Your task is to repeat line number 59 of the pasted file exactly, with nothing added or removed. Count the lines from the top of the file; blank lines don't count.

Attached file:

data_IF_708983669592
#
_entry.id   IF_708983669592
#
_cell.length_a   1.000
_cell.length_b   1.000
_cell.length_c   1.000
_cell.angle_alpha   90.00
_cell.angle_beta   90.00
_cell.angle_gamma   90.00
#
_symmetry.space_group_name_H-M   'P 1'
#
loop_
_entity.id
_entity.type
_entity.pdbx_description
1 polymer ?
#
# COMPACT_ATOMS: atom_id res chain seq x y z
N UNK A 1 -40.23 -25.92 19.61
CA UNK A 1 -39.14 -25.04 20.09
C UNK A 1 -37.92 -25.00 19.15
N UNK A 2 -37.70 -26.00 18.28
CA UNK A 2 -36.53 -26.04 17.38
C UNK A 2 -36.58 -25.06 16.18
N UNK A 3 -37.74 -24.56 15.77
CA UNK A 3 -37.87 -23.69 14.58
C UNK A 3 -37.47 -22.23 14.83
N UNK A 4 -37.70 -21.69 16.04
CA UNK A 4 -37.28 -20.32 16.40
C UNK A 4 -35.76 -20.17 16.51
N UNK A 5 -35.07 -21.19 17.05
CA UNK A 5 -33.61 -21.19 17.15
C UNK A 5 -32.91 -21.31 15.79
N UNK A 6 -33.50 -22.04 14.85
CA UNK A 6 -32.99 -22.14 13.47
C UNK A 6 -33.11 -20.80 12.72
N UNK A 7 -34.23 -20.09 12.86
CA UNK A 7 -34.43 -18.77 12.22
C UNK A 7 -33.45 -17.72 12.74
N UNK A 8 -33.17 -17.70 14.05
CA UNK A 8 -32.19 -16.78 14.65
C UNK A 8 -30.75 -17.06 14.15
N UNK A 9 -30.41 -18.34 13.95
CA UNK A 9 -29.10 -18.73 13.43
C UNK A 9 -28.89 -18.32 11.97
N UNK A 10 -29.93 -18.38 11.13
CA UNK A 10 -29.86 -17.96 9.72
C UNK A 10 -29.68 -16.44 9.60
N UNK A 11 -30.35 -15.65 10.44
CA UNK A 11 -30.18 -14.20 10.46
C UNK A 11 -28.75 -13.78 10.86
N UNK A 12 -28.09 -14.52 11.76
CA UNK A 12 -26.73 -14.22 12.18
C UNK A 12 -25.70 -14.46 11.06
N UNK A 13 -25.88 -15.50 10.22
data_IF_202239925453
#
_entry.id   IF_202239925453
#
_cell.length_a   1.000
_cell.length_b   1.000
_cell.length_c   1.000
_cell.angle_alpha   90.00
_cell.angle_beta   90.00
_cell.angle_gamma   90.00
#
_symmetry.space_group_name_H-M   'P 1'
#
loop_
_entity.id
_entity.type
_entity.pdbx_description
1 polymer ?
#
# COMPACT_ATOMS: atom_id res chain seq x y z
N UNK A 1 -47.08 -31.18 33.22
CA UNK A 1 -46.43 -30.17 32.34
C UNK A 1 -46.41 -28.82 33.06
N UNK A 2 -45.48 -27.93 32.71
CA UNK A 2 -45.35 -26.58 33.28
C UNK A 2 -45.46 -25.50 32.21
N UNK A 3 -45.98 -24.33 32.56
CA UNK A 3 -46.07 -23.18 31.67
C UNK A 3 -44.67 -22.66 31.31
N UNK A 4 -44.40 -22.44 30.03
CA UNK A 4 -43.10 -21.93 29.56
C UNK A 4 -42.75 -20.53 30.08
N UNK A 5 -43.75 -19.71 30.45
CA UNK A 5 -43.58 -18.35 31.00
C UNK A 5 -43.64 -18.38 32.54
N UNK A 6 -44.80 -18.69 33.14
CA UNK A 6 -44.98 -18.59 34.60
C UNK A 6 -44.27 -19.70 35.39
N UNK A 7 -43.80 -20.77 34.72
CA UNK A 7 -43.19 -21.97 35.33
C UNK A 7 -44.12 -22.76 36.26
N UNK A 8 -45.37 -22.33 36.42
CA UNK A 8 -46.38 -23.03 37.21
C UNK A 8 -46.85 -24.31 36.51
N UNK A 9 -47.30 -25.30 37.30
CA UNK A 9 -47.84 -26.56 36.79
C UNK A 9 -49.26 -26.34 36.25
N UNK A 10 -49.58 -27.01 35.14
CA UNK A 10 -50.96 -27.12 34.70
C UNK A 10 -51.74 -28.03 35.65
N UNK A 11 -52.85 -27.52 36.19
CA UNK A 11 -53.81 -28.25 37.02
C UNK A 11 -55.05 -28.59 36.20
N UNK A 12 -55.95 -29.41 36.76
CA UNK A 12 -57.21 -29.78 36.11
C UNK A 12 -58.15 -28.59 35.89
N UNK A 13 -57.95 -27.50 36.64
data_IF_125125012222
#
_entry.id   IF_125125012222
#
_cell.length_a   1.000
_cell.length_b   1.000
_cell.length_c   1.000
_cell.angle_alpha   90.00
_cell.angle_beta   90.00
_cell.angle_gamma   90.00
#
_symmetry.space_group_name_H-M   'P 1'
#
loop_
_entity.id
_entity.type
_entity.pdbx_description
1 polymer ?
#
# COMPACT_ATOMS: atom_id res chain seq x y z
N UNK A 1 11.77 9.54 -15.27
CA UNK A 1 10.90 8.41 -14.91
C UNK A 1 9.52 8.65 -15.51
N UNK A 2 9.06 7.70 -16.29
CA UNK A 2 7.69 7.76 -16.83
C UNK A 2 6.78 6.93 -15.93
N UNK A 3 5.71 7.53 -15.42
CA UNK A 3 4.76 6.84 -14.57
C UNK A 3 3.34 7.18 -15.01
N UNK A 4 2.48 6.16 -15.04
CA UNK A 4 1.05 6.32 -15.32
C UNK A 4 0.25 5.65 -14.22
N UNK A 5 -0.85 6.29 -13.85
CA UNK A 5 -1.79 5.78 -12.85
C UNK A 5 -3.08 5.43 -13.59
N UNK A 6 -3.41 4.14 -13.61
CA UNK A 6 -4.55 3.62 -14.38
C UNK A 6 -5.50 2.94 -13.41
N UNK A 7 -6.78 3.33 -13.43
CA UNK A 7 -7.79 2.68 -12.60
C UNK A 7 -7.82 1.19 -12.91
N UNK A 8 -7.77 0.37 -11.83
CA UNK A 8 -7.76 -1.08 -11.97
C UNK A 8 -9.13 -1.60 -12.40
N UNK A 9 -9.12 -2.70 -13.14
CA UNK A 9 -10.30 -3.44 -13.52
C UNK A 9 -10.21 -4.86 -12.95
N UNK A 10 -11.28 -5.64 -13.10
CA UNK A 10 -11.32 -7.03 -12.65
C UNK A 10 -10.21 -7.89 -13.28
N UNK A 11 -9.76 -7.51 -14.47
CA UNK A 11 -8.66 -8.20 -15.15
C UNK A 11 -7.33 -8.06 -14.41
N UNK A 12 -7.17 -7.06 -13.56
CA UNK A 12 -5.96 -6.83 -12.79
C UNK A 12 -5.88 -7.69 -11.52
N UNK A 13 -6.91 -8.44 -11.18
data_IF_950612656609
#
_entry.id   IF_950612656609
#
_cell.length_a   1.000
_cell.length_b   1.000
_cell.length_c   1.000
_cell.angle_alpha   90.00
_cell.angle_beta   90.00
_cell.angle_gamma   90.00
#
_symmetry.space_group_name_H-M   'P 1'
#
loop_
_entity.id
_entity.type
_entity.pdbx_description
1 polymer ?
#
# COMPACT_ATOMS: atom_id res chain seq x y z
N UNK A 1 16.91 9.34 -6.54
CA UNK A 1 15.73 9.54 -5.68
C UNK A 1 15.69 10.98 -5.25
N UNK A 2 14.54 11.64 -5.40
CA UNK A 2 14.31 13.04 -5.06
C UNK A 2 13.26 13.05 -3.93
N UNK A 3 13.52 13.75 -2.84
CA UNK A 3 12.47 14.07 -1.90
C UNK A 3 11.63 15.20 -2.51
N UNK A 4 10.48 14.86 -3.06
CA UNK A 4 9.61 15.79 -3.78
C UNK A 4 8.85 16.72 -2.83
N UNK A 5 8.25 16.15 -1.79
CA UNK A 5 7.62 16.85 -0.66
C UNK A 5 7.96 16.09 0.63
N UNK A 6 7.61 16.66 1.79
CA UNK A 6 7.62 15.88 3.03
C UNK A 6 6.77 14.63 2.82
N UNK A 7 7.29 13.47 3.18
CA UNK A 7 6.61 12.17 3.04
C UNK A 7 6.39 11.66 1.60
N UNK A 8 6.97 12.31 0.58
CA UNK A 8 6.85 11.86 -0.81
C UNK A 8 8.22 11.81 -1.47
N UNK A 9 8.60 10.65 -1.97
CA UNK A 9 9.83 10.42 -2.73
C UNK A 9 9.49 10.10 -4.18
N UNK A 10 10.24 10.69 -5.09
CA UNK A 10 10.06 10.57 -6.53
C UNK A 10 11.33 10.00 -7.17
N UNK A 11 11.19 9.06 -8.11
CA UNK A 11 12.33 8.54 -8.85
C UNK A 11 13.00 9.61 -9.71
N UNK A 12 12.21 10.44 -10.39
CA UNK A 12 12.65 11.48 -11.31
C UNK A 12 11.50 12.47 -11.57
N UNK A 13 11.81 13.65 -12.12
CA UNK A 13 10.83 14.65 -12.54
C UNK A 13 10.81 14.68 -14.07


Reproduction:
#